OPINION: To donate or not to donate: An unfortunate study in contrasts
Share this article:
CAPE TOWN – There is Captain Tom Moore and then there is Emmanuel Adebayor and Mesut Ozil.
The 99-year-old captain, to whom this column was dedicated a week ago, has raised £28 million (R653m) in the last 10 days as he walks lengths of his garden every day, just a week out from his 100th birthday. He has asked for nothing and simply just given, of his energy, his time and his belief in his country’s National Health Service.
What a story of admiration and awe.
Flick the switch to Adebayor, who has been emphatic to the point of being crass that, for him, this time is all and only about him.
“I do what I want and eat what I want I don’t donate,” he said on social media.
The 36-year-old footballer, who played for Arsenal, Manchester City, Tottenham and Crystal Palace, insisted he would not help the fight against the coronavirus in his native Togo.
Emmanuel Adebayor. Photo: Samuel Shivambu/BackpagePix
Other celebrated African footballing stars Didier Drogba and Samuel Eto’o have been prominent in raising funds and leading socially conscious efforts in Ivory Coast and Cameroon, respectively.
At a time when the world’s ordinary individual is looking to celebrities, be it in sport or arts, to inspire by way of action and to give of their immense wealth, many have refused to look beyond their own isolated bubble of indulgence, decadence and darkness.
Football players are among the wealthiest sporting individuals. Everything football-related is out of kilter. The global economy is in ruins, yet you have the transfer talk of clubs wanting to sign England and Tottenham striker Harry Kane for £200m.
People across the world are starving, but gifted footballers believe they can’t function daily without these inflated market salaries.
Arsenal and former German international Mesut Ozil has refused a 12.5% wage reduction, which would also help this club’s owners pay the average man and woman who works for Arsenal.
Ozil’s weekly wage is £350 000 (R8.4m), but he is one of three players who won’t agree to any form of sacrifice. I use the word sacrifice very sarcastically.
What astounded me was the former Tottenham striker Darren Bent branding as a “snake” the unnamed Arsenal player who “leaked” the news on Ozil’s refusal to take the most minor of salary cuts.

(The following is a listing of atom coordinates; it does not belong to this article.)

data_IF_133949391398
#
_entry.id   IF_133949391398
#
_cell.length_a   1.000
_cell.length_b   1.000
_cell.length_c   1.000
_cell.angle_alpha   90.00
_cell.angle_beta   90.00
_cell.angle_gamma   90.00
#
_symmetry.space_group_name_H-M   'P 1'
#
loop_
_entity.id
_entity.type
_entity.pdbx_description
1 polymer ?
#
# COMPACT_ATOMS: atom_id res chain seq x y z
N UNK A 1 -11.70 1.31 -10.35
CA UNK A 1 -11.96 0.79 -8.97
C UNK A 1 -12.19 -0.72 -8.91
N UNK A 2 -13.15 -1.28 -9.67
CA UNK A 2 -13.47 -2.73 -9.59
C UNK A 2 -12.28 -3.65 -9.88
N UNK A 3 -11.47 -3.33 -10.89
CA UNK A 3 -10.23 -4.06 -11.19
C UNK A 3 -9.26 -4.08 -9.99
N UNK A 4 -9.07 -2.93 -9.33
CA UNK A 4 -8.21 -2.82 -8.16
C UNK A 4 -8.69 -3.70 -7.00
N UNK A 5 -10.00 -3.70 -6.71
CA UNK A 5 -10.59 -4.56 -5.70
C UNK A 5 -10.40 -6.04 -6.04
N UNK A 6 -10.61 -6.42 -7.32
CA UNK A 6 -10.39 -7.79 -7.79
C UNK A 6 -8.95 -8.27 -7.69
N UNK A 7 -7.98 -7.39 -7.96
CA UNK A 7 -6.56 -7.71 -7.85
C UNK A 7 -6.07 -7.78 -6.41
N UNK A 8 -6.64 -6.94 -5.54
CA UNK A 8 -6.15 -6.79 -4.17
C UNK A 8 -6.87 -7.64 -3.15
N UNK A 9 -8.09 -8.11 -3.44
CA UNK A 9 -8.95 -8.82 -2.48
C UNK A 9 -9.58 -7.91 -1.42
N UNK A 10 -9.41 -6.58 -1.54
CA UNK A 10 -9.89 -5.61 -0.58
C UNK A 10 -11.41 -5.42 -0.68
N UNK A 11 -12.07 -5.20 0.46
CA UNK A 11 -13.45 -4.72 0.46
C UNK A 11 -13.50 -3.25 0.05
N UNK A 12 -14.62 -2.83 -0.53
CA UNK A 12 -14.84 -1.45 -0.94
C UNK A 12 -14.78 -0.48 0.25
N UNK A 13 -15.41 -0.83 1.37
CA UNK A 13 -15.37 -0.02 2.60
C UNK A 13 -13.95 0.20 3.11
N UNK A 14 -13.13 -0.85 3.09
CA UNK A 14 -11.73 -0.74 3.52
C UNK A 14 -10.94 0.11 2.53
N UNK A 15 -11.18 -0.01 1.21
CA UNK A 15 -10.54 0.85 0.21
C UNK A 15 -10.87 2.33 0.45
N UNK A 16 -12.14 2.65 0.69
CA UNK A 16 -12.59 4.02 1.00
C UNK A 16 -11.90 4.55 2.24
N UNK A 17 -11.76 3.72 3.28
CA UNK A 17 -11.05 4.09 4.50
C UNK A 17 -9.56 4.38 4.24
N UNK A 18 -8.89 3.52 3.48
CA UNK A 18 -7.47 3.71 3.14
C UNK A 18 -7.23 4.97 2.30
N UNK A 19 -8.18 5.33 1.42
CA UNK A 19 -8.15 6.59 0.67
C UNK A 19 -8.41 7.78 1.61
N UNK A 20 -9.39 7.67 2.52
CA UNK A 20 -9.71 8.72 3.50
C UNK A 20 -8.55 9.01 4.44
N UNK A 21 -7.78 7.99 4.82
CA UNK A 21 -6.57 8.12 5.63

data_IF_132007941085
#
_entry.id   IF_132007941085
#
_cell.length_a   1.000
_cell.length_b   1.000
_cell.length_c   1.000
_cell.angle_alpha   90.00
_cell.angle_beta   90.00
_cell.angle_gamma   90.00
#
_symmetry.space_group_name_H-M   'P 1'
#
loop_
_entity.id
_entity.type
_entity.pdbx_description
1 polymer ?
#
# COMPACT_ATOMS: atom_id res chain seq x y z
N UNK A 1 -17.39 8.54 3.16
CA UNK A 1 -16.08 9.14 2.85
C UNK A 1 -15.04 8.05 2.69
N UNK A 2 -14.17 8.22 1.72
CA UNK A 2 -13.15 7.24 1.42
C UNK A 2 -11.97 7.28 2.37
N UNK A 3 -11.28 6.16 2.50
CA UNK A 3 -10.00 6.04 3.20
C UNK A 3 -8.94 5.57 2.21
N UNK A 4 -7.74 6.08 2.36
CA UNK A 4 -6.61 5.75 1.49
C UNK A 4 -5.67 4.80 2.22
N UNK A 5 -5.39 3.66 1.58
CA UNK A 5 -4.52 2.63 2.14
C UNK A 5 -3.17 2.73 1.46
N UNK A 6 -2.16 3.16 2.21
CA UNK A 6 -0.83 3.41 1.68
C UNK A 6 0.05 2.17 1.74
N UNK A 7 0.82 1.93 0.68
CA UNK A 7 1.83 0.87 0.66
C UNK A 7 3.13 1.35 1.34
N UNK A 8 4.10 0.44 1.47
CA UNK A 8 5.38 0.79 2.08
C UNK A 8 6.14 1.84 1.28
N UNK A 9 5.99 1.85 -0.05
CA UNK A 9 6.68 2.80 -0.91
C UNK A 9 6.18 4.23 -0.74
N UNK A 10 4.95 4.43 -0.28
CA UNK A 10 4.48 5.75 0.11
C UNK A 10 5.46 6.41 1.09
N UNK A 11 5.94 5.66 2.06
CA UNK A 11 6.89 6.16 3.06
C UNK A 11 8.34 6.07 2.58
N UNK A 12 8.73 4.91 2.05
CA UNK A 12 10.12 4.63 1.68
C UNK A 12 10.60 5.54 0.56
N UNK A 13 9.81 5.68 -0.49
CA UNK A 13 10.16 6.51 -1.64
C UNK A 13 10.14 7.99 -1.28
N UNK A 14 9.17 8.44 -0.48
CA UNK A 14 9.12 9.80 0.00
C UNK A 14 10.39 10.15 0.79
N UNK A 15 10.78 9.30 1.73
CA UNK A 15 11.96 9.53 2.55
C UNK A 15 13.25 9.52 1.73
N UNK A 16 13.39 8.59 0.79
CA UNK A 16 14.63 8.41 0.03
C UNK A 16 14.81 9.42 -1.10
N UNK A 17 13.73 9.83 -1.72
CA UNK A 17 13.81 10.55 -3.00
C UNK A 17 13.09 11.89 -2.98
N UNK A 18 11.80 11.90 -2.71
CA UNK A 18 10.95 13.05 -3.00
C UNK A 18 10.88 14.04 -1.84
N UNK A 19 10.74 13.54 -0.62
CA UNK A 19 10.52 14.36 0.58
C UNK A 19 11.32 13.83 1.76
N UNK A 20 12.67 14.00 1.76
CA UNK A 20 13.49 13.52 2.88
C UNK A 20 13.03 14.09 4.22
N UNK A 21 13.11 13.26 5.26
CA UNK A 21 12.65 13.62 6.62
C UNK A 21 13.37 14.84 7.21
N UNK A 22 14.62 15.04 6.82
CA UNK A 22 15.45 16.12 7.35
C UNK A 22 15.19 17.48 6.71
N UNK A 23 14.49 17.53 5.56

Arsenal's Mesut Ozil. Photo: AP Photo/Matt Dunham
The world of sport is in unchartered territory, as is the world.
There has been no sport globally for the past month. The lack of sport has influenced broadcasting deals, sponsorships, match-day gate revenue and millions of jobs linked to sport.
The likes of Ozil and Adebayor disgust me. Their lack of perspective is appalling and both would benefit as men and as human beings from spending a minute in the company of Captain Tom.
This World War II veteran has asked for nothing and his only concern is that he wears a pair of comfy shoes before doing his daily garden laps in his continued walk to raise money for those health workers trying to save lives.
Then we get a football player who poses in front of his obscene structural palace that parades as a home, leaning on a car that costs millions, with the biggest of “F**k You” smiles.
It makes for a sickening visual.
Equally sickening in terms of bad taste was an English newspaper headline that screamed former England and Manchester United star Wayne Rooney “leads Derby players in a WAGE WAR as he tells club chiefs that squad will not accept a proposal to defer half of their pay”.
A wage war when players earning millions of rand weekly won’t accept a pay cut, despite not playing? An effing wage war?
Come on - the only war we find ourselves in is the one against Covid-19, some clearly more than others.
Keohane is an award-winning sports journalist and a regular contributor to Independent Media sport.